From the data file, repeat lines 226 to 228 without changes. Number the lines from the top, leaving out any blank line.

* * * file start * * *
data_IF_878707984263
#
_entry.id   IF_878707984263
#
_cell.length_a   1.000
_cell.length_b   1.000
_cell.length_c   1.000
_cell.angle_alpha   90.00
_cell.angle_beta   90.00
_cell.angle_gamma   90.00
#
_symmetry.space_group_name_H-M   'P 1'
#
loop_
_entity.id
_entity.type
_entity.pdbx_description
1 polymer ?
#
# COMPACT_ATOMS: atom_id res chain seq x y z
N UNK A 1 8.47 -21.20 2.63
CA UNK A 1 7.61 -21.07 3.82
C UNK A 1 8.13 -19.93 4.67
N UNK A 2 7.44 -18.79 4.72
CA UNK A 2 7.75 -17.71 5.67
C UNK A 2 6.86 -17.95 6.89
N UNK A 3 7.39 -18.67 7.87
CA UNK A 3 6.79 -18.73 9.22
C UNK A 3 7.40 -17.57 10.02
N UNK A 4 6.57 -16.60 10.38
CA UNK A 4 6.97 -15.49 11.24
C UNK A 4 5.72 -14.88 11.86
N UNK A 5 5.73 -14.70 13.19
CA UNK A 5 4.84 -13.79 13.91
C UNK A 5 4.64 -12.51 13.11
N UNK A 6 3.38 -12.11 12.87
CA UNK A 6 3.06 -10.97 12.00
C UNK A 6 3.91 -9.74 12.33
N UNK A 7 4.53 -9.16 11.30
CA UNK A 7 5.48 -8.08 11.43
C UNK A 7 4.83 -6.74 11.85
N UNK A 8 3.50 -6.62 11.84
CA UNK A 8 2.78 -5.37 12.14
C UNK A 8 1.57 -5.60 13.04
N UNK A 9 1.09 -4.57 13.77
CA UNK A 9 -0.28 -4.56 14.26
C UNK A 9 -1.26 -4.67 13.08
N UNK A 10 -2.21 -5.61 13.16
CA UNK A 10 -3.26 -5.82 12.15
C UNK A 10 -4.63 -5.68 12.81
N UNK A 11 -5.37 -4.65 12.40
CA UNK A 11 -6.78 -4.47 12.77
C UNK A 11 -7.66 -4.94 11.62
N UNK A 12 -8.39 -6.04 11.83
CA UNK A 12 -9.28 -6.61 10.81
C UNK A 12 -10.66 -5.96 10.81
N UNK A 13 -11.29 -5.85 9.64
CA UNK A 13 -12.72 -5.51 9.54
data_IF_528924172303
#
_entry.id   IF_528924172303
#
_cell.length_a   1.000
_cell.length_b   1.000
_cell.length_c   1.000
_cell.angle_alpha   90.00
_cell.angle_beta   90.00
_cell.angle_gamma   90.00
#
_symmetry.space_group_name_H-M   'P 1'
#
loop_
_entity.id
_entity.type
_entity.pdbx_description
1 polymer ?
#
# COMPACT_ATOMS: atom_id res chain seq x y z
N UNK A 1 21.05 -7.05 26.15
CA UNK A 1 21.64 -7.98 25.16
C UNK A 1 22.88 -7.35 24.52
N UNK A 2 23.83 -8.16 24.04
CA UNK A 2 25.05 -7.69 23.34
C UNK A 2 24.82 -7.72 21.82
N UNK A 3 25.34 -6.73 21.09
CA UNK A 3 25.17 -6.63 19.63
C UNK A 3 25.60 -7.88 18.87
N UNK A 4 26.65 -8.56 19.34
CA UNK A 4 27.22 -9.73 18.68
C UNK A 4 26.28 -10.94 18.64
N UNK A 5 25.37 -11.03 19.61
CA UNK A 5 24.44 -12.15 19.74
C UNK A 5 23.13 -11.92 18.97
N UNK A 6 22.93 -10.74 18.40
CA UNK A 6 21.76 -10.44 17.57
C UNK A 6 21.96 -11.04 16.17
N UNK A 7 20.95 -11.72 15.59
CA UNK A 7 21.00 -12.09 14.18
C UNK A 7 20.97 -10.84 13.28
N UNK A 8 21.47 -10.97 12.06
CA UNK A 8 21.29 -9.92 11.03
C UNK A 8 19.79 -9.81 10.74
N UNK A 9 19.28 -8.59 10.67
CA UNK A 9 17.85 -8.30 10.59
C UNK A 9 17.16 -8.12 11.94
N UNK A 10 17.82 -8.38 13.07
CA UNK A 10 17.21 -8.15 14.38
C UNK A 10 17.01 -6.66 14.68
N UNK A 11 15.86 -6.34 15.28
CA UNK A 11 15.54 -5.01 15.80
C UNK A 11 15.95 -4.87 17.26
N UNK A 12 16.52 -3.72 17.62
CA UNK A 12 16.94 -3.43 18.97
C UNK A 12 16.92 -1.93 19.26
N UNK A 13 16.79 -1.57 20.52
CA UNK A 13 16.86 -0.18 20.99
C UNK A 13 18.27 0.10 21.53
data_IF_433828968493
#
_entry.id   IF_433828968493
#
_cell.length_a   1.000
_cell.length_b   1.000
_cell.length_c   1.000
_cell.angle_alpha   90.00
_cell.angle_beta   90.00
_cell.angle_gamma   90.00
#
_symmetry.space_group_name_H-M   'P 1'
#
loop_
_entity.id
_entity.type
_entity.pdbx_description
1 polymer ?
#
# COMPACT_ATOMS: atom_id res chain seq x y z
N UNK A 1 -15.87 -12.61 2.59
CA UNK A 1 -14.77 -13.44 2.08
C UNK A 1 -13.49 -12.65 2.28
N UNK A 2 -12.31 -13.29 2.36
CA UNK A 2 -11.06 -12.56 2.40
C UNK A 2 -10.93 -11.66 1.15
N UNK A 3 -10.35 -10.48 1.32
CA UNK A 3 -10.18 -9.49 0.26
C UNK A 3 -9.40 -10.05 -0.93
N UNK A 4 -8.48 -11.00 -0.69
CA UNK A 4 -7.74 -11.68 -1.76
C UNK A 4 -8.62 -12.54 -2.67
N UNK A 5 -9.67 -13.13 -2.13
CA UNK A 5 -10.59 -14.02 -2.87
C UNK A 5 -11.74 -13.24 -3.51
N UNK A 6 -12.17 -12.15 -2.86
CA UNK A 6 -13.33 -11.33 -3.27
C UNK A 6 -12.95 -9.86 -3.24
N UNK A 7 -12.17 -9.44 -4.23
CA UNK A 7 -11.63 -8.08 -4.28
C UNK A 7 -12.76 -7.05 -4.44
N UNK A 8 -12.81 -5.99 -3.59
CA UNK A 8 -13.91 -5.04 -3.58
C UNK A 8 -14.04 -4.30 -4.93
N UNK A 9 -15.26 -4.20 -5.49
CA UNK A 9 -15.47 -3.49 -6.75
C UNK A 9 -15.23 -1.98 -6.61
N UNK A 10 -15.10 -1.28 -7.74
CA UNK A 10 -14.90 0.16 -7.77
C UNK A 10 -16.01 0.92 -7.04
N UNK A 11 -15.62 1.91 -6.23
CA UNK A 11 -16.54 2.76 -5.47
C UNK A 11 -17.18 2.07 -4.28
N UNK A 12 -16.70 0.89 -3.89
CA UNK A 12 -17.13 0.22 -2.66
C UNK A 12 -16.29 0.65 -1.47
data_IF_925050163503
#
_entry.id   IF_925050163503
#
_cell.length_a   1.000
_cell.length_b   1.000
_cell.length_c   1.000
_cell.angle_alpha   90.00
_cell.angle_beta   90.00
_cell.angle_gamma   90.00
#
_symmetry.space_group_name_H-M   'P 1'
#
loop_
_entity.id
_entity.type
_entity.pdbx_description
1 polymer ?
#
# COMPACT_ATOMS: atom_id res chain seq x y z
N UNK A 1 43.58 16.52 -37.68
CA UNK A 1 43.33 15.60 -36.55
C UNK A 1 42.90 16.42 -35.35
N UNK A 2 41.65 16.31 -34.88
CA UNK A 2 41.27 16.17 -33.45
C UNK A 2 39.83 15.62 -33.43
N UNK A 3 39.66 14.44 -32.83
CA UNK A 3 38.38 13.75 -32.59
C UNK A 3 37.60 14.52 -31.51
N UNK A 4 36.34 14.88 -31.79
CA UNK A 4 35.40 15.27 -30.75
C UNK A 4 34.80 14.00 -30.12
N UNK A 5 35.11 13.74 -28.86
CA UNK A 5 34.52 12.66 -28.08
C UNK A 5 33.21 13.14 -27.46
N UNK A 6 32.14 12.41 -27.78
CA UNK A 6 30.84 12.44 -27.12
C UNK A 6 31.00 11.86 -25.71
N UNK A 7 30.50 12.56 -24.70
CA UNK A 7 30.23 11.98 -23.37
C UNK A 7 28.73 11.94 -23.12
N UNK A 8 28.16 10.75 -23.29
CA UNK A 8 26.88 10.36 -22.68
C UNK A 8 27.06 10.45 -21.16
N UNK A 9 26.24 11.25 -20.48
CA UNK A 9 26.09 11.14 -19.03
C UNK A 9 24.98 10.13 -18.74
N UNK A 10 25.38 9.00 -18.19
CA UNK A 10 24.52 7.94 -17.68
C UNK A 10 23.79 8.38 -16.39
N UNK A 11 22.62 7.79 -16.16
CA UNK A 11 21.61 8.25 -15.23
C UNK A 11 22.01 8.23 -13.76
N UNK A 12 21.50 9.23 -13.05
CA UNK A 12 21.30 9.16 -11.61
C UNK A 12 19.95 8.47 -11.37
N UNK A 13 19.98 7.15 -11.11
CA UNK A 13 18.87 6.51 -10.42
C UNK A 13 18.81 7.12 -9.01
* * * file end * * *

C UNK A 11 22.01 8.23 -13.76
N UNK A 12 21.50 9.23 -13.05
CA UNK A 12 21.30 9.16 -11.61